The Coalition Opposed to Additional Spending and Taxes (COAST) is making a lot of use of member and lawyer Chris Finney these days. The group was recently involved in two lawsuits filed within one week: one regarding the Blue Ash Airport deal and another accusing Cincinnati Public Schools (CPS) of campaigning for Issue 42, a ballot initiative that voters were set to decide Nov. 6, the day before this issue of CityBeat went to print.
The lawsuit against CPS, which was filed Oct. 31, goes back to 2002, when Tom Brinkman, chairman of COAST, sued CPS for “illegal and unconstitutional use of school property for campaign purposes,” according to the lawsuit. That case ended in a settlement, which forced CPS to enter into a “COAST Agreement” that says, “CPS will strictly enforce a policy of preventing … Other Political Advertisements on CPS Property.”
But COAST now says the agreement has been broken, and the lawsuit cites emails as evidence. The emails show staff promoting voter registration drives, which aren’t directly linked to Issue 42 in the emails, and staff offering to contribute and volunteer to the campaign. In the emails, there are a few instances of Jens Sutmoller, Issue 42’s campaign coordinator, asking CPS staff to give him personal emails, which shows he was trying to avoid breaking any rules.
Daniel Hoying, assistant general counsel to CPS, says CPS “did not do anything wrong.” He says Ohio law requires high schools to assist students who want to vote, which is why the school district hosts voter registration drives. “Our efforts are completely nonpartisan,” he says. “(COAST) draws some connection to the levy campaign; there is, as far as I know, no connection.”
Hoying claims the emails offering to contribute and volunteer to the levy campaign do not break the agreement with COAST because they reflect the opinions and intentions of individuals, not the school district: “It’s not surprising to CPS that many of our employees are very supportive of the school levy, and they have every right to support the school levy or oppose the school levy ... on their personal time. There is no kind of mass email to all employees saying anything.”
In CityBeat’s in-depth look into CPS and Issue 42 (“Battered But Not Broken,” issue of Oct.
Criticism of CPS levies is not new for COAST. The group campaigned against last year’s new, permanent $49.5 million levy, which CPS said it needed to meet new technology needs and keep some buildings open. COAST opposed that levy because it raised taxes.
In a different lawsuit filed on Oct. 26, COAST is aiming at the Blue Ash Airport deal. Criticism of the $37.5 million deal is also not new for COAST. The group has repeatedly criticized the deal, largely because as much as $26 million from the deal will be used to fund Cincinnati’s $110 million streetcar.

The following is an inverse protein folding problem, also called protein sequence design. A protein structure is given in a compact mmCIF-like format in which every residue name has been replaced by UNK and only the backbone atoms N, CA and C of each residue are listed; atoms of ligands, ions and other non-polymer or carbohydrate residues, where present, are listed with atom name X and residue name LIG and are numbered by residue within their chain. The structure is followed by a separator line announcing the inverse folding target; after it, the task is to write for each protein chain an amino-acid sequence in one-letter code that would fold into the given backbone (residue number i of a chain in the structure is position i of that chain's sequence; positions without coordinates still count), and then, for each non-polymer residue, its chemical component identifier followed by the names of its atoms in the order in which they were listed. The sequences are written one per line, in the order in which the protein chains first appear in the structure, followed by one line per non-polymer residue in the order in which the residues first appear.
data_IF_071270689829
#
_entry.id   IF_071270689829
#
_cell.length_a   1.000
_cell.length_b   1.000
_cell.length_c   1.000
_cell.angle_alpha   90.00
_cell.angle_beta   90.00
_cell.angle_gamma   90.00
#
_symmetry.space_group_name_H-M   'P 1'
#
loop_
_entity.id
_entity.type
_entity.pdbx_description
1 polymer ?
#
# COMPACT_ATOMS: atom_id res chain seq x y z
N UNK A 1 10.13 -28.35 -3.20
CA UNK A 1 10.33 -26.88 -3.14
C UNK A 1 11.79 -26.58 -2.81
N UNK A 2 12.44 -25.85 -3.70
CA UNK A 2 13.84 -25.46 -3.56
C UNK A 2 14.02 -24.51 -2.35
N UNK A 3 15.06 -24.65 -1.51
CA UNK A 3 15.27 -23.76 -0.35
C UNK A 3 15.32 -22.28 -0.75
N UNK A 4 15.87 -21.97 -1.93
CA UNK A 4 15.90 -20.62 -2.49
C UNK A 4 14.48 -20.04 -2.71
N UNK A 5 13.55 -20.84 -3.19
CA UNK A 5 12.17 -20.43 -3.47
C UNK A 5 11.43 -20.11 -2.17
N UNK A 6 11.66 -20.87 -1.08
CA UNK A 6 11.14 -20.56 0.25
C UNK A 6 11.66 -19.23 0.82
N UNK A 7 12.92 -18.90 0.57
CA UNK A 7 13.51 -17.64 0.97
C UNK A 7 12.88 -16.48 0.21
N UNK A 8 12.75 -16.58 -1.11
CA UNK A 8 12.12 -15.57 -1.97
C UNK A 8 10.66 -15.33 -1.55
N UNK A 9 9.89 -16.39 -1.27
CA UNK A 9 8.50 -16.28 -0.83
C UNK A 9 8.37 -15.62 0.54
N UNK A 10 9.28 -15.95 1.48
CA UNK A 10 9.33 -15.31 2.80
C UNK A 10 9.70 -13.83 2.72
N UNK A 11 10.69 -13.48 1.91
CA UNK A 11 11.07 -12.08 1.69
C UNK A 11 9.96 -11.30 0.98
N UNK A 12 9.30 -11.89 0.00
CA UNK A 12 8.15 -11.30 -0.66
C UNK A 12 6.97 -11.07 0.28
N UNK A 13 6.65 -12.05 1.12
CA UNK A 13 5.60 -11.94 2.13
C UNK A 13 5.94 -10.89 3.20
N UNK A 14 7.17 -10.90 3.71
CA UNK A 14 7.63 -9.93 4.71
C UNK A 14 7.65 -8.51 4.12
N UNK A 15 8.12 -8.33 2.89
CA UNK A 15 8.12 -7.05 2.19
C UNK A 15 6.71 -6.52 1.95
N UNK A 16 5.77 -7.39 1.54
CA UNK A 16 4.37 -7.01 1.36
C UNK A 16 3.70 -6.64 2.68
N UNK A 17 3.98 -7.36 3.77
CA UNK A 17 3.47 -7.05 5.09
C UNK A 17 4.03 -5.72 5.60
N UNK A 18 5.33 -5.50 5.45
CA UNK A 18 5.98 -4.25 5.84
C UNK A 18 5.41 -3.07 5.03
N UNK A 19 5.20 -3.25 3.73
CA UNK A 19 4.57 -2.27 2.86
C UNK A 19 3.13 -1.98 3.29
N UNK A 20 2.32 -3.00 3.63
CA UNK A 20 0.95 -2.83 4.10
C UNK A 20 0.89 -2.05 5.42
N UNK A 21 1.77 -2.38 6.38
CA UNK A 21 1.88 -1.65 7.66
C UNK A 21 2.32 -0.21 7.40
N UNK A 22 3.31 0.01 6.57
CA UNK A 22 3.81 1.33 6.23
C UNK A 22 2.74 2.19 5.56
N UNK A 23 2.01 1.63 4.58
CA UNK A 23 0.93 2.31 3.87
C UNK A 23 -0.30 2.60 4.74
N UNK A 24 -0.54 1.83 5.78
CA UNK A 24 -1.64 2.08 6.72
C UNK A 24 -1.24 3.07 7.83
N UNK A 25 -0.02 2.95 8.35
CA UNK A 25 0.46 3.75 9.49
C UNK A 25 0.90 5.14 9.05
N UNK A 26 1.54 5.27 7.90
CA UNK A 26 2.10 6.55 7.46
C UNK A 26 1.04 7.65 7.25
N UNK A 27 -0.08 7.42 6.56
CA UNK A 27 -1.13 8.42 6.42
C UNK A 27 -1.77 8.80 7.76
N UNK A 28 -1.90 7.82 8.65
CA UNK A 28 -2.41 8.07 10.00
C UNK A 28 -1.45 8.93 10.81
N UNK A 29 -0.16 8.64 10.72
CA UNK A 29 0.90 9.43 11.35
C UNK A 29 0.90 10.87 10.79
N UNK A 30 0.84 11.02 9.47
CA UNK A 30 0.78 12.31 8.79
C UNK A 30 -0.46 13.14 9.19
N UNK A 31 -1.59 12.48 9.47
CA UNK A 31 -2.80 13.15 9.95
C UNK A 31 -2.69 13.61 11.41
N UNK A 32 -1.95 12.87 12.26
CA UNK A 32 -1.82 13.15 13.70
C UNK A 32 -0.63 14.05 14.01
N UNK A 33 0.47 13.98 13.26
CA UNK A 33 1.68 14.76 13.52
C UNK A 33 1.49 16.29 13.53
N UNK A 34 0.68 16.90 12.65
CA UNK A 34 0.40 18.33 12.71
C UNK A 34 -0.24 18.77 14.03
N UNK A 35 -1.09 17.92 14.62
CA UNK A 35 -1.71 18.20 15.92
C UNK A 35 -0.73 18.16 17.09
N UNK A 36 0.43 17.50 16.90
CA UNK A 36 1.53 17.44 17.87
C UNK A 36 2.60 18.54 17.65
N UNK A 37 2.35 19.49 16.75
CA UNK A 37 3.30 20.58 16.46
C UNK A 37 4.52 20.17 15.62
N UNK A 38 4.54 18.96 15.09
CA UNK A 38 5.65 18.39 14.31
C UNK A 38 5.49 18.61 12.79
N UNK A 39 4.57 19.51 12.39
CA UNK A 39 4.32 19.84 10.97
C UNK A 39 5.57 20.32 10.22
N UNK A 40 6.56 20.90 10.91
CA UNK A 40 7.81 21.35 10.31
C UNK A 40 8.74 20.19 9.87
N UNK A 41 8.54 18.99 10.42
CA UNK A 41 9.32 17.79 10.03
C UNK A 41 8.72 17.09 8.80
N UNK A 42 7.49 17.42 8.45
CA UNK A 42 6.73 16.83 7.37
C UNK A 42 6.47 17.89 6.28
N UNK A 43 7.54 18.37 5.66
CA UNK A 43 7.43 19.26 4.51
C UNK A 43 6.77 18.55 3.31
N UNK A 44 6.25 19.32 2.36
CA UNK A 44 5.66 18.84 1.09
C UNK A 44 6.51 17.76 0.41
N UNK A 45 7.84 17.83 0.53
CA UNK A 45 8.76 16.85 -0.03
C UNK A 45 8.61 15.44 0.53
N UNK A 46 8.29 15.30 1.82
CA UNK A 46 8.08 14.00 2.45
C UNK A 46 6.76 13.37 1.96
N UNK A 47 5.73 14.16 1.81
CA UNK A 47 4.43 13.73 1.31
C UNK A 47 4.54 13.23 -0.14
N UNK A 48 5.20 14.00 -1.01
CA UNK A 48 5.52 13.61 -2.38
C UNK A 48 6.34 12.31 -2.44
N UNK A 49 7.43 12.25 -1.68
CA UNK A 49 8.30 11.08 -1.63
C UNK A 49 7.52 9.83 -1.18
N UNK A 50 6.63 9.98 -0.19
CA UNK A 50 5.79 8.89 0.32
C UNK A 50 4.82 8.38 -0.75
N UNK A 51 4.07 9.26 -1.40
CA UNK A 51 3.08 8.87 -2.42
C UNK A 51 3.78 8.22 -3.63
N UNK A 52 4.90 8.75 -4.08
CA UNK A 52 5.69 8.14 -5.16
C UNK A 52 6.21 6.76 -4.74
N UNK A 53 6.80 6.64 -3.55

The deal between Blue Ash and Cincinnati is not new, but it did get reworked earlier this year in a deal that allowed Blue Ash to continue its park project and gave the city of Cincinnati the flexibility to shift funds to the streetcar project.
But COAST doesn’t want any funding redirected to the streetcar, and it claims the reworked deal is not legal. The lawsuit filed by Blue Ash resident Jeffrey Capell and Finney cites a section of the Blue Ash City Charter that disallows some contracts: “No contract shall be made for a term longer than five years, except that franchises for public utility services and contracts with other governmental units for service to be received or given may be made for any period no longer than 20 years.”
Mark Vander Laan, Blue Ash’s city solicitor, says the city charter section the lawsuit is referencing is irrelevant. He argues the deal is not a contract as the city charter defines it; instead, it’s a mortgage and debt instrument. In the Blue Ash City Charter, there’s another section that deals with debt instruments, and that’s what the redone deal falls under, according to Vander Laan. He says the city would not function as it does today if the lawsuit’s claim was correct: “If that were the case, all the bonds we’ve ever issued would have been incorrect.”
Vander Laan says the real issue here is disapproval of the streetcar, not any legal technicalities: “They may have a complaint about the streetcar, but that’s not the city of Blue Ash’s issue at all. We don’t think it’s even an appropriate basis to challenge this.”
He added, “Frankly, if somebody had an issue with (the deal), they should have taken that issue back in 2006 and 2007.” But money wasn’t going to the streetcar back then. The streetcar didn’t even exist at the time.
In 2006, the deal had Cincinnati selling Blue Ash some land on the Blue Ash Airport property, which Blue Ash was going to use to build a park. Blue Ash voters approved the deal, which contained a 0.25 percent earnings tax hike, in a two-to-one margin.
When Cincinnati couldn’t get a $10 million grant from the Federal Aviation Administration (FAA), the city stopped working on the airport as it became too costly. With money no longer going to the airport, the city tried to shift the proceeds from the airport deal to the Cincinnati streetcar, but the FAA said funding must be used for airports since the property was classified as an airport when sold.
Cincinnati asked Blue Ash to rework the deal. The plan was Blue Ash would rescind the deal, and then Cincinnati would officially close down the airport and resell the land to Blue Ash while it’s no longer classified as an airport.
The reworked deal, which was approved by Blue Ash City Council in a 6-1 vote on Aug. 9, seemed like a win-win for both sides. Cincinnati would get more funding for ongoing projects, and Blue Ash netted $2.25 million from the deal — $250,000 to cover fees for Blue Ash’s new park and $2 million was subtracted from the deal since Blue Ash would no longer have to match the FAA grant. ©